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Standardizing Java Persistence with the EJB3 Java Persistence API
Pages: 1, 2, 3, 4, 5

Relationships

In a typical domain model, entities are associated with each other or may have relationships between them. The relationship between two entities can be one-to-one, one-to-many, many-to-one, and many-to-many. These relationships can be expressed using OneToOne, OneToMany, ManyToOne, or ManyToMany annotations, respectively. Our example has a bidirectional OneToMany relationship between the Department and Employee entities.



Since we're using field-based access in our entities, we've specified the annotation on the relationship field of the Department entity as follows:

@OneToMany(mappedBy="department") 
protected Collection<Employee> employees ;

For a bidirectional relationship, you must specify the mappedBy element (as above) in the inverse side of the relationship by pointing to the name of the field or property that owns the relationship.

Standardizing O-R Mapping

You can either use Java metadata annotations or XML to do the O-R mapping for the entities. The EJB3 JPA defines several annotations such as Table, SecondaryTable, Column, JoinColumn, and PrimaryKeyJoinColumn for O-R mapping. Refer to the EJB3 JPA specification for all annotations.

As in our example, you can use the Table annotation to define what table the entity is mapped to, as follows:

@Table(name="DEPT") 
public class Department implements Serializable {

EJB3 JPA depends heavily on defaults and hence, if you don't define the table mapping, the persistence provider will assume that the entity is mapped to a table with the same name as the entity class (DEPARTMENT, in our example). If your entity is mapped to more than one table, you can use the SecondaryTable annotation.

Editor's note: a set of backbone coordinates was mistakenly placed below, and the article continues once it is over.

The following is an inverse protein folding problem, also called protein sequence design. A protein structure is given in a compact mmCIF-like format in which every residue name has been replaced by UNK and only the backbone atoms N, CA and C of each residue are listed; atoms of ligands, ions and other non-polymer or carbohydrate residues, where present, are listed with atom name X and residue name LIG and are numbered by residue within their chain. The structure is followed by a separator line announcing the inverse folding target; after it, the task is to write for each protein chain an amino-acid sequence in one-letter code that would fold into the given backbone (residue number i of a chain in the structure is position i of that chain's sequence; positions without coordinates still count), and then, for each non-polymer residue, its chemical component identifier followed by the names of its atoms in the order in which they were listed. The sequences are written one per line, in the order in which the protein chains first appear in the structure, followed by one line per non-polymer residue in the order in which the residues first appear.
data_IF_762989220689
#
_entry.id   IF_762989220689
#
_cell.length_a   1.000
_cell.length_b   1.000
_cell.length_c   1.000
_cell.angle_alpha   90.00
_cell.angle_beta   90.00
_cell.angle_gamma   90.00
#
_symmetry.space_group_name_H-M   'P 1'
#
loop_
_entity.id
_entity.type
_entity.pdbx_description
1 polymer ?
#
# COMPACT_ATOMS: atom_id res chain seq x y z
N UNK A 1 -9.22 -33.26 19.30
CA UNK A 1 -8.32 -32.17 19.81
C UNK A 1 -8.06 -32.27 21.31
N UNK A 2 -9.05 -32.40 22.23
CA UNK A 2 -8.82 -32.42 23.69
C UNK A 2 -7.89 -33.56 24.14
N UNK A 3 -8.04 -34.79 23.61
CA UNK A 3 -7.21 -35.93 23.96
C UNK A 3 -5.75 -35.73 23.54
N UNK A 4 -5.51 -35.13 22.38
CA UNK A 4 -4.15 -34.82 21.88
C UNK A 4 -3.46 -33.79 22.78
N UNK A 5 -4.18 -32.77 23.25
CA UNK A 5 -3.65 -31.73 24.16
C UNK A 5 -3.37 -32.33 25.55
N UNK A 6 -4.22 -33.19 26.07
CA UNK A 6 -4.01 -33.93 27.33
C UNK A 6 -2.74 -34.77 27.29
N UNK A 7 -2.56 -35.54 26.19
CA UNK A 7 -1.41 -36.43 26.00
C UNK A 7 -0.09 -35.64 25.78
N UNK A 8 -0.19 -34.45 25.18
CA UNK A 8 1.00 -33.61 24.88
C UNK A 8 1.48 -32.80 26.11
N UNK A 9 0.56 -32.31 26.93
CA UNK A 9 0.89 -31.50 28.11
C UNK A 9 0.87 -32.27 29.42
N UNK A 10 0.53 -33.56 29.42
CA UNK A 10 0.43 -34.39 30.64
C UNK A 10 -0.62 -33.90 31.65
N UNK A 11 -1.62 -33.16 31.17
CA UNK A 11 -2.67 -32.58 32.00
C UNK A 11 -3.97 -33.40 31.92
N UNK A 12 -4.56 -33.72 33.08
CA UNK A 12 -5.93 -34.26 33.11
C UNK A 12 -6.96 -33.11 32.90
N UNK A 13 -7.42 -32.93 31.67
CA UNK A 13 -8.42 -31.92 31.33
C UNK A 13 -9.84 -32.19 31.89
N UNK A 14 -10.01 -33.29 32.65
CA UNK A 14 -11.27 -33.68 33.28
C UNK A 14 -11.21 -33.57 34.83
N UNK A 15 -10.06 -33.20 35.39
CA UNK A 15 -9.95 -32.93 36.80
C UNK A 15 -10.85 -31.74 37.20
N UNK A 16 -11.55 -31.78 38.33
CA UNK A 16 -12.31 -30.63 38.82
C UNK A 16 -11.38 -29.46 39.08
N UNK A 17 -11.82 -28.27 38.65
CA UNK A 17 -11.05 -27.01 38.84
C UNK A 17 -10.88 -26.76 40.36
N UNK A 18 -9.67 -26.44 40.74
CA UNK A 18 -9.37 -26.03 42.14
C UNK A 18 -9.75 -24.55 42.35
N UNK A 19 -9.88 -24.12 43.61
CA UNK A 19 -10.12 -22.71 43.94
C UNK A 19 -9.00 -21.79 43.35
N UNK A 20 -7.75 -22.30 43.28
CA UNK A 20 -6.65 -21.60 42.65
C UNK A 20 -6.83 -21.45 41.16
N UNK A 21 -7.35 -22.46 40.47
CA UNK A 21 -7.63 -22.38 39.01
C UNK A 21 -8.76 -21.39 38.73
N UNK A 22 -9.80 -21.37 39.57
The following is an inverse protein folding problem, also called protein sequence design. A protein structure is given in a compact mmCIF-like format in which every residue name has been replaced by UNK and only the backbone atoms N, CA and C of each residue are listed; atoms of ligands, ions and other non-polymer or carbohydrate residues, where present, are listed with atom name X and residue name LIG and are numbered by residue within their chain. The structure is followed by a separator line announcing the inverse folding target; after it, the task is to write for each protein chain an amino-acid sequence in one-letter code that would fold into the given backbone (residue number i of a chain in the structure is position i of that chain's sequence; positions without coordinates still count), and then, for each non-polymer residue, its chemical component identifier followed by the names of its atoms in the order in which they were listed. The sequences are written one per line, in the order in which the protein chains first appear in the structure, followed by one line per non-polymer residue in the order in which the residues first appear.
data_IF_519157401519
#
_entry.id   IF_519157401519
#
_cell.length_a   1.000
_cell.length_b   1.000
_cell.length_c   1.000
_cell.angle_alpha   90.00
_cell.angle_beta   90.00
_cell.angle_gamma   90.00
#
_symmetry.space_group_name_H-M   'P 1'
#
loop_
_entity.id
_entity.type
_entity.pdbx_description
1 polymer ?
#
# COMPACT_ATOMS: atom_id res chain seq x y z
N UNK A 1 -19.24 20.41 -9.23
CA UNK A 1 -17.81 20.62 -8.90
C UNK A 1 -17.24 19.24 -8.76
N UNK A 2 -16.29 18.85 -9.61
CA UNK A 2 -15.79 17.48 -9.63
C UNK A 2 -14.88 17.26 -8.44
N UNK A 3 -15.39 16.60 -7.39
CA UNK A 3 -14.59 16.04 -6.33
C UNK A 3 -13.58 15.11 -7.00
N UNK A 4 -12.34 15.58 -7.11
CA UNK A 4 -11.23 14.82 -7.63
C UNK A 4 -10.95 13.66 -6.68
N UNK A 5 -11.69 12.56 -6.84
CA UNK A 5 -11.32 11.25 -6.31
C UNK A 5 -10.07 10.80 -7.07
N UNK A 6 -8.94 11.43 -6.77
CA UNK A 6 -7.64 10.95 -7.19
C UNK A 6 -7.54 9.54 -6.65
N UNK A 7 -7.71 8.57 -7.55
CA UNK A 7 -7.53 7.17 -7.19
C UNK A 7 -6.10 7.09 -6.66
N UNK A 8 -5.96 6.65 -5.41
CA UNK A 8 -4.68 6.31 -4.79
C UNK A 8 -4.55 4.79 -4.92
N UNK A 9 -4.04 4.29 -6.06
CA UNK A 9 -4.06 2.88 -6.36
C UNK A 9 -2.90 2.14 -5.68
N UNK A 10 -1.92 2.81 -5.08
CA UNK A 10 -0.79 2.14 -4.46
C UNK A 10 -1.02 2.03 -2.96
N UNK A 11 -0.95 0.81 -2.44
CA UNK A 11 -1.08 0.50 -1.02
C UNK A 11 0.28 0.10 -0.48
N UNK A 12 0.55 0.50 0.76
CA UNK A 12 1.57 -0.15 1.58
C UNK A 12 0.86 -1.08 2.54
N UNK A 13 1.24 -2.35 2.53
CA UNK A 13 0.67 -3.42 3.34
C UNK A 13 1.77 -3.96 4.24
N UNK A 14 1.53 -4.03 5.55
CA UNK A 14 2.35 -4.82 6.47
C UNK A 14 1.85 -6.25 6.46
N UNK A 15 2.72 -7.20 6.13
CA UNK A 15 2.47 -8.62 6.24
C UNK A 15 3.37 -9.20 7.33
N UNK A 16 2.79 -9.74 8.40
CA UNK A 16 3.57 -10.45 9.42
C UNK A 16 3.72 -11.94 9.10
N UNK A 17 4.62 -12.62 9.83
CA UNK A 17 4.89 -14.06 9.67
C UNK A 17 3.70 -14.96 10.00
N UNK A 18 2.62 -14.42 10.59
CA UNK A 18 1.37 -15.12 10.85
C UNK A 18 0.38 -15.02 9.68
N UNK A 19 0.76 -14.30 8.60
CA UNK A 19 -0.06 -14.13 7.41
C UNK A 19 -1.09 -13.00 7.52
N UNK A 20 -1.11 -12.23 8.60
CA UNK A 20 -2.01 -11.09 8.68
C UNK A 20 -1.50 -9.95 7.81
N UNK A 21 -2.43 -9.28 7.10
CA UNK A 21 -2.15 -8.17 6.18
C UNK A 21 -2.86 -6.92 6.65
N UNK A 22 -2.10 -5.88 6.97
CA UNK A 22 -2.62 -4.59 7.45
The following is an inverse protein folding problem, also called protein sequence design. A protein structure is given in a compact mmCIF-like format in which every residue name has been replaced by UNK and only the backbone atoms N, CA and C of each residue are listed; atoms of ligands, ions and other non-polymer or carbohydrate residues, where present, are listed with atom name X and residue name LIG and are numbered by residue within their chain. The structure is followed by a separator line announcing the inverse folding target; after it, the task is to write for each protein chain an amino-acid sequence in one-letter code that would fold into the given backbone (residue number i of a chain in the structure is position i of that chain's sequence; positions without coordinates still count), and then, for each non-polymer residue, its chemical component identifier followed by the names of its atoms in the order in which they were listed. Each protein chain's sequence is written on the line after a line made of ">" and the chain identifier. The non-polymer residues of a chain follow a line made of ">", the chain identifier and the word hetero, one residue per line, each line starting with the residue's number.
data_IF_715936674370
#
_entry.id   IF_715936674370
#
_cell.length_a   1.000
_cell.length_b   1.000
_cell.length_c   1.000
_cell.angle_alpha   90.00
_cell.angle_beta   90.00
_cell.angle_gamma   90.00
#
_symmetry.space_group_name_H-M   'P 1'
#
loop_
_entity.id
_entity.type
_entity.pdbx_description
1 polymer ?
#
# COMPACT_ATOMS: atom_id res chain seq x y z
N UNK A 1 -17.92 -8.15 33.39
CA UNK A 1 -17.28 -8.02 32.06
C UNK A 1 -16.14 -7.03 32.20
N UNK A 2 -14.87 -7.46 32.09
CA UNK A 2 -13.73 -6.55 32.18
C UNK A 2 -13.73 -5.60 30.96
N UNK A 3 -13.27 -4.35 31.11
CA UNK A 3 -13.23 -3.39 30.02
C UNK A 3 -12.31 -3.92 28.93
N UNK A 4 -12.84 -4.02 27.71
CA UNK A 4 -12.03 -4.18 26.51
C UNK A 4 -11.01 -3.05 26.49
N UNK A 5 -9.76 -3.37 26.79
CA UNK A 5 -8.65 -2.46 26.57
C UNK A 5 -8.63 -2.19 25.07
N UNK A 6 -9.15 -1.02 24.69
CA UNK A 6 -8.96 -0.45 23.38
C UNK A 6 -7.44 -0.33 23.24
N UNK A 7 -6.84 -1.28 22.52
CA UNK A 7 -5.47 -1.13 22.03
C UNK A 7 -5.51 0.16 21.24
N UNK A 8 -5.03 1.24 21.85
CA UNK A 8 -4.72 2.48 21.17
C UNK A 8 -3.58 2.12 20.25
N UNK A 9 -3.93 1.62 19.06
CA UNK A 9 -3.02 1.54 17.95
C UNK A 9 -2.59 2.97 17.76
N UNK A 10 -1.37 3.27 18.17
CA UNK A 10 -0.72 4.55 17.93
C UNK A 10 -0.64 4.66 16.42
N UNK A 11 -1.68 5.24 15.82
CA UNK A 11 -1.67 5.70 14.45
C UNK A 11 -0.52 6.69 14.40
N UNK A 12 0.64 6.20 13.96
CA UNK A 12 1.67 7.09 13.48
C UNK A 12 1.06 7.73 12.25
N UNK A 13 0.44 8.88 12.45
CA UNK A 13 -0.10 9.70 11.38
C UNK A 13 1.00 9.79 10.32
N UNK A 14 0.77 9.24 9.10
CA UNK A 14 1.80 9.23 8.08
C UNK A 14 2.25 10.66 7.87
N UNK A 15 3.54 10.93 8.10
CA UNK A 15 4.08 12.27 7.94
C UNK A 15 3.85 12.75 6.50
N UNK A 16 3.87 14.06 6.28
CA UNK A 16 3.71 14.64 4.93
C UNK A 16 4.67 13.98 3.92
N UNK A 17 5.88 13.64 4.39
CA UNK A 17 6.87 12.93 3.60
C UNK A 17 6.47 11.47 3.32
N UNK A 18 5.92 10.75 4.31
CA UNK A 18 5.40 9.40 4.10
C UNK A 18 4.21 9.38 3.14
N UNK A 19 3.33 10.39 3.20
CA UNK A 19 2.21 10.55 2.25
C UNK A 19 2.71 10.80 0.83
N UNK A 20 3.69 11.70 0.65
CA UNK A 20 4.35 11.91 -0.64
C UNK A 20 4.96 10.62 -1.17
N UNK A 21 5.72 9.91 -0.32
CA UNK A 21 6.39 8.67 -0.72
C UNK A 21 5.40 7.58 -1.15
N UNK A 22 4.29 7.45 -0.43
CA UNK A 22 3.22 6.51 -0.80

You can use the Column annotation to map a persistent field or property to a database column, like this:

@Column(name="DNAME") 
protected String name;

Here, DNAME is the name of the column to which the persistent field name is mapped. If you don't define O-R mapping with the Column annotation, the persistence engine will try to save its state in a column with the same name as the field or property name.

Entity Inheritance

EJB3 JPA supports several methods of entity inheritance. It requires two types of inheritance table-mapping strategies: Single-table-per-entity hierarchy strategy and Joined-Subclass strategy. The optional table-per-class hierarchy is best avoided.

The single-table-per-entity (SINGLE_TABLE) hierarchy strategy allows all entities in the hierarchy to map to a single table. In our example, FullTime and Contractor extend Employee, and all of these can be mapped to a single table named EMP. In other words, all data related to Employee, FullTime, and Contractor is stored in the same table.

If you use the Joined Subclass strategy, you can store the common persistent data in the table to which the superclass is mapped (such as Employee), and you can create tables for each subclass in the hierarchy to store persistent fields specific to the subclass.

You must use the Inheritance annotation in the superclass to specify the inheritance type, as in the following code. This example shows the entity hierarchy using the single-table-per-entity hierarchy strategy.

 @Entity 
 @Table(name="EMP") 
 @Inheritance(strategy=InheritanceType.SINGLE_TABLE) 
 @DiscriminatorColumn(name="EMPLOYEE_TYPE",
                discriminatorType=DiscriminatorType.STRING, length=1) 
 public abstract class Employee implements Serializable { 
 ...
 }

Each subclass must specify the discriminator value used for that entity type, as follows:

@Entity 
@DiscriminatorValue(value="F") 
public class FullTime extends Employee { 
@Column(name="SAL") 
protected Double salary; 
@Column(name="COMM") 
protected Double commission; 
@Column(name="DESIG")
protected String designation;
...
}

Pages: 1, 2, 3, 4, 5

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